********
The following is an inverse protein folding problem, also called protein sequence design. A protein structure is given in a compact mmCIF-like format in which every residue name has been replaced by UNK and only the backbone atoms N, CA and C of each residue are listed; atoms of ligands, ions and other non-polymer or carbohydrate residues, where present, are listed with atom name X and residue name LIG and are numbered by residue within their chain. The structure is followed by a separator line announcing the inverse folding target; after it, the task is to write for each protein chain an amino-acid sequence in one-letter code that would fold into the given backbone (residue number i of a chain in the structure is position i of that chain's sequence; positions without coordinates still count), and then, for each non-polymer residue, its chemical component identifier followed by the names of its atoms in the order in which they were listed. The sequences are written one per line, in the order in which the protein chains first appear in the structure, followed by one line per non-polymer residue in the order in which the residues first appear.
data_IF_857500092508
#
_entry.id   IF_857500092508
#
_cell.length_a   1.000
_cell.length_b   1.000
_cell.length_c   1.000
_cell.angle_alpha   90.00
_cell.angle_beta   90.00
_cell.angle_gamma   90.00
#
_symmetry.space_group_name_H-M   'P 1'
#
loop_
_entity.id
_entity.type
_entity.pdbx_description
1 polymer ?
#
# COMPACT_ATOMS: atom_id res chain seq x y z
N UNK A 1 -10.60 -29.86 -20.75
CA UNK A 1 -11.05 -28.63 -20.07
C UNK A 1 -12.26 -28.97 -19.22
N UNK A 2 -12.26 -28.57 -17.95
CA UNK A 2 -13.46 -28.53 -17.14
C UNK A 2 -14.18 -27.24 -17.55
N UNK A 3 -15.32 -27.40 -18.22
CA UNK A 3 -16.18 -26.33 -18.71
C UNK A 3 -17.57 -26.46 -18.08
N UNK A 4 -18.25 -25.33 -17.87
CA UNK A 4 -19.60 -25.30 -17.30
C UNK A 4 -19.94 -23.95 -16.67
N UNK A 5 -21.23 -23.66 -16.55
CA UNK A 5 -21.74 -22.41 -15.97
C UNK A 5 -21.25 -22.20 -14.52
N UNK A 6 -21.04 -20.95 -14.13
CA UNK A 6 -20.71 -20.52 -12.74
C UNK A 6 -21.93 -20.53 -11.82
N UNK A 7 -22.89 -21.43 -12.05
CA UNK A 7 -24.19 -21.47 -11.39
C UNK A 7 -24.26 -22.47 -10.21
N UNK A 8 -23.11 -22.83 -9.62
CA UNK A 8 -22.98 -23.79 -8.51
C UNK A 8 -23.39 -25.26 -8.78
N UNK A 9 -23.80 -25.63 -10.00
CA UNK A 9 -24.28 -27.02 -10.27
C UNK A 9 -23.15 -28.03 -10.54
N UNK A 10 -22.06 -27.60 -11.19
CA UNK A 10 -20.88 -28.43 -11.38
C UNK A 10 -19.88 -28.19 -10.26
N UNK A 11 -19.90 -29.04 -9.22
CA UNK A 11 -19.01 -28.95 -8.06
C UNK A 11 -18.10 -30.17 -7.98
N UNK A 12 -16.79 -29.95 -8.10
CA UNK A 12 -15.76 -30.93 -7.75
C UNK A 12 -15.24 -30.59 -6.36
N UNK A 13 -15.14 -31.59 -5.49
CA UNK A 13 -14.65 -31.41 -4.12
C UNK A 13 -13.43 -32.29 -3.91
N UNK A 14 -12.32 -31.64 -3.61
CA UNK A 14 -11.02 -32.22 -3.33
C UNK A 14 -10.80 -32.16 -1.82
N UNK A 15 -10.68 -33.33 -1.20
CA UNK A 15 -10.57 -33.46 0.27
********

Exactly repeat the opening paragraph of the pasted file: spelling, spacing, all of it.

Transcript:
The following is an inverse protein folding problem, also called protein sequence design. A protein structure is given in a compact mmCIF-like format in which every residue name has been replaced by UNK and only the backbone atoms N, CA and C of each residue are listed; atoms of ligands, ions and other non-polymer or carbohydrate residues, where present, are listed with atom name X and residue name LIG and are numbered by residue within their chain. The structure is followed by a separator line announcing the inverse folding target; after it, the task is to write for each protein chain an amino-acid sequence in one-letter code that would fold into the given backbone (residue number i of a chain in the structure is position i of that chain's sequence; positions without coordinates still count), and then, for each non-polymer residue, its chemical component identifier followed by the names of its atoms in the order in which they were listed. The sequences are written one per line, in the order in which the protein chains first appear in the structure, followed by one line per non-polymer residue in the order in which the residues first appear.